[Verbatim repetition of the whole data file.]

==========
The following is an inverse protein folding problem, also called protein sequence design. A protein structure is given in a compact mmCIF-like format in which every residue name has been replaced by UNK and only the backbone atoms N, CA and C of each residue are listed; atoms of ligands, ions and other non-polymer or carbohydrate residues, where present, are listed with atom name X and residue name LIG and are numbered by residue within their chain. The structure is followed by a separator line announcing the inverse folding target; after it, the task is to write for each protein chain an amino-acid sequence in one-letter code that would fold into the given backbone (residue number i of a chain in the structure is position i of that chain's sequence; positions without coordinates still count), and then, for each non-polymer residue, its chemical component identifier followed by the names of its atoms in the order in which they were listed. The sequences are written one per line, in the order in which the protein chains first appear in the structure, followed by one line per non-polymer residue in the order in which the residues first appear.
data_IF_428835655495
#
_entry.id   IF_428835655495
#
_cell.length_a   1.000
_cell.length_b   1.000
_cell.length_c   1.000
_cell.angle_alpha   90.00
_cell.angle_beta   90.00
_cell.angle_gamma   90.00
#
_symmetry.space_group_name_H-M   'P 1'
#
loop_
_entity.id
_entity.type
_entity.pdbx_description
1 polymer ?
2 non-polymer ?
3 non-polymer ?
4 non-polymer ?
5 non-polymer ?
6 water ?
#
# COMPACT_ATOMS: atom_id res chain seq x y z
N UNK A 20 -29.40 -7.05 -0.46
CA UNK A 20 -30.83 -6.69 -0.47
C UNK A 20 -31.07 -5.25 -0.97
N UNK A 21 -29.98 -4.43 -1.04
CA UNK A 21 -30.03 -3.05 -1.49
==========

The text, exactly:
The following is an inverse protein folding problem, also called protein sequence design. A protein structure is given in a compact mmCIF-like format in which every residue name has been replaced by UNK and only the backbone atoms N, CA and C of each residue are listed; atoms of ligands, ions and other non-polymer or carbohydrate residues, where present, are listed with atom name X and residue name LIG and are numbered by residue within their chain. The structure is followed by a separator line announcing the inverse folding target; after it, the task is to write for each protein chain an amino-acid sequence in one-letter code that would fold into the given backbone (residue number i of a chain in the structure is position i of that chain's sequence; positions without coordinates still count), and then, for each non-polymer residue, its chemical component identifier followed by the names of its atoms in the order in which they were listed. The sequences are written one per line, in the order in which the protein chains first appear in the structure, followed by one line per non-polymer residue in the order in which the residues first appear.
data_IF_428835655495
#
_entry.id   IF_428835655495
#
_cell.length_a   1.000
_cell.length_b   1.000
_cell.length_c   1.000
_cell.angle_alpha   90.00
_cell.angle_beta   90.00
_cell.angle_gamma   90.00
#
_symmetry.space_group_name_H-M   'P 1'
#
loop_
_entity.id
_entity.type
_entity.pdbx_description
1 polymer ?
2 non-polymer ?
3 non-polymer ?
4 non-polymer ?
5 non-polymer ?
6 water ?
#
# COMPACT_ATOMS: atom_id res chain seq x y z
N UNK A 20 -29.40 -7.05 -0.46
CA UNK A 20 -30.83 -6.69 -0.47
C UNK A 20 -31.07 -5.25 -0.97
N UNK A 21 -29.98 -4.43 -1.04
CA UNK A 21 -30.03 -3.05 -1.49